From the Crikey grapevine, it’s the latest tips and rumours…
The special relationship. “Boris and Trump will be allies. The President had very warm words to say about him, even calling him the ‘British Trump’. Expect good relations between the two.” So said Sky News’ resident US expert Bruce Wolpe following the rise of toffy prat Boris Johnson to prime minister of the UK, the office he somehow couldn’t avoid getting. Indeed, Trump has responded warmly to Johnson’s win, because it reflects how much “they like me over there”. There is at least one key way in which they are similar — beyond both being buffoonish grifters. Just as there is a Trump tweet for every occasion, there is a Johnson breach of foreign affairs etiquette, and The Washington Post has compiled a cracking list of them with regards to the US president:
The most-trafficked Johnson quote about Trump came after Trump wrongly said in 2015 that there were ‘no-go’ zones in London where police wouldn’t go because of Muslim extremists. Johnson, who at the time served as mayor of London, said Trump demonstrated ‘a quite stupefying ignorance that makes him, frankly, unfit to hold the office of president of the United States’.
‘I would invite him to come and see the whole of London and take him round the city,’ Johnson added, ‘but I don’t want to expose Londoners to any unnecessary risk of meeting Donald Trump.’
He also responded to Trump’s Muslim immigration ban by saying “I think Donald Trump is clearly out of his mind” and that he would avoid certain parts of New York if they represented a real risk of meeting Trump. We’re looking forward to this coming up at their first joint press conference.
Wilson discovers inequality. Congratulations to Institute of Public Affairs sprog and erstwhile freedom boy Tim “not Geoff” Wilson for finally discovering that the wealthy shouldn’t be handed taxpayer money just for already having a lot of money. Wilson is now best known as the defender of the rorts and perks of the retired rich, having smitten hip and thigh Labor’s plan to end the franking credit scam enjoyed by whining yachties. But our brave tribune of wealthy boomers fighting the good fight against the vile hordes of people born after 1960 now objects to an increase in the superannuation levy because “the data shows the increase in [super] primarily benefits the rich”.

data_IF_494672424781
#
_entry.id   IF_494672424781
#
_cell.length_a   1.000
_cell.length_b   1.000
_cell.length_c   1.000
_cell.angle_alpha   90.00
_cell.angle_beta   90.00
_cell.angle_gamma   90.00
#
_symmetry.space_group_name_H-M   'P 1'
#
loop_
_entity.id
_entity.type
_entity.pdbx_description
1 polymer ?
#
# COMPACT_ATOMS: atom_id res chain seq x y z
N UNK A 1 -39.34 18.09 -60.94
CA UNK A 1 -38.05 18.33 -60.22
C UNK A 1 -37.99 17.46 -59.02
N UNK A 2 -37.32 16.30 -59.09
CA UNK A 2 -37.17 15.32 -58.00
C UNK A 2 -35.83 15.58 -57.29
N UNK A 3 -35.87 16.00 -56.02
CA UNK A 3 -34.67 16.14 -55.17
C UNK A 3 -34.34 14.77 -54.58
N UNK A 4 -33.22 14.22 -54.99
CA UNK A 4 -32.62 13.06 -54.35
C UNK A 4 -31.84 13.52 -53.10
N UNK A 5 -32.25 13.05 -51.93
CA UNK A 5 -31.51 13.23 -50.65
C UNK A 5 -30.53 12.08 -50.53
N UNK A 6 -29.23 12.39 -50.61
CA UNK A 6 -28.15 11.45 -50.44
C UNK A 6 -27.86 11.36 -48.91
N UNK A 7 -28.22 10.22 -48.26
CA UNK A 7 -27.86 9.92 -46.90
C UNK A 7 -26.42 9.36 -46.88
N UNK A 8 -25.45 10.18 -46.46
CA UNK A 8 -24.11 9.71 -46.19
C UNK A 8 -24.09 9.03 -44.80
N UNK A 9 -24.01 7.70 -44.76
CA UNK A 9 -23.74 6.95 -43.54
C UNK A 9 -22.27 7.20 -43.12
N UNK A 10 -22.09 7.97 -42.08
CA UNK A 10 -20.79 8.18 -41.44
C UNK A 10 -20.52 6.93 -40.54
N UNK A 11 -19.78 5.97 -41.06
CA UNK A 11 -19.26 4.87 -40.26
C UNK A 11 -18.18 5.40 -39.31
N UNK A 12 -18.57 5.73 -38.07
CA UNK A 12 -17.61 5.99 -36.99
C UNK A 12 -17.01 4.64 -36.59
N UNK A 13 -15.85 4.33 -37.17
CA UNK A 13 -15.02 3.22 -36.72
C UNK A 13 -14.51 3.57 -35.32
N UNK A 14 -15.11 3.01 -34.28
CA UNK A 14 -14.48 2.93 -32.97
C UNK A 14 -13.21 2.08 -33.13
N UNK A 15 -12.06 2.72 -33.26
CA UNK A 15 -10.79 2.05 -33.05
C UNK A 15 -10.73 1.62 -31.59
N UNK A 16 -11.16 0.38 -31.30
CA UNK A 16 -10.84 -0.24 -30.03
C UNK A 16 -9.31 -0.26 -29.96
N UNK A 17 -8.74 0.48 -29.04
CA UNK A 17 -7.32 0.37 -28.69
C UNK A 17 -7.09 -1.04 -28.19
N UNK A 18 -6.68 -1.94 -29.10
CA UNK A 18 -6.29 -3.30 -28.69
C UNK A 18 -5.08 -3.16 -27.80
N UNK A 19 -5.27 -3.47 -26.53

That stance is supported by research from Grattan Institute. Grattan Institute — which is enthusiastically invoked by the “no super increase” crowd when it suits them — also explained in forensic detail in its submission to the government’s inquiry into Labor’s franking credits policy, that the franking credits scam overwhelmingly — not just primarily — benefits the rich: “the wealthiest 20% of retirees own 86% of all share”. Still, we welcome Wilson’s conversion to the idea of not giving handouts to the rich, and look forward to him demanding that the current superannuation tax concession system, which still favours the wealthy even after Scott Morrison’s laudable reforms in 2017, be further fixed to close off generous loopholes exploited by… rich retirees.
You had one job. It’s hard, as they say in the classics, to get good help. In the AFR today you’ll find a strange piece on wage theft by Parnell Palme McGuinness, “managing director of PR firm Thought Broker”. It’s hard to make out what McGuinness is trying to say in the piece, other than to suggest that, somehow, the issue isn’t as black and white as it’s made out to be: “The Reserve Bank of Australia, bless its bureaucratic heart, is beavering hard to sort through the issues,” McGuinness wrote. “It recently ‘highlighted the roles of market dynamism and labour market fluidity in the determination of wages’.” McGuinness notes that “[the] RBA adds: ‘Policies that improve human capital will be essential to future wage growth, as knowledge-based work and artificial intelligence technologies become more important contributors to our economy'”.
Except, the RBA has said no such thing. McGuinness has confused Treasury, controlled by the Coalition government, with the independent RBA. It’s Treasury who has offered the cack-handed “it’s all workers’ fault” thesis on wage stagnation. It’s a speech by Treasury’s Megan Quinn that she’s quoting from, not the RBA. “We need to educate and train people to be more useful,” said McGuinness. So true.
Garnished with hypocrisy. We simply could not let it pass without comment. Matt Preston, George Calombaris and Michael Collins — sorry, I mean Michelle from Destiny’s Child… no, sorry, I mean Gary Mehigan — the trio of MasterChef judges whose decade of eating food, pretending that they don’t like it and then revealing that in fact they do like it means so much to us all, are leaving the show. According to Nine papers, “[the] trio — each on salaries in excess of $1 million –walked after [Network] 10 refused to up their pay by more than 40%”. In case you’ve been living in a underground lair with no telly or internet for the past few weeks, you’ll have heard Calombaris knows a little something about not being properly remunerated for one’s time, with the revelations of nearly $8 million in wage theft across restaurants he owns.
Also, remember when he was furious back in 2012 that the Fair Work framework that replaced WorkChoices required a payrise to all his staff by reintroducing mandatory weekend penalty rates, saying — in “straight talking multimillionaire”, rather than “contrite boss” mode — it’s “not like they go to uni for 15 years”. Imagine, the entitlement of it! Apropos of nothing, MasterChef‘s ratings have plummeted this year.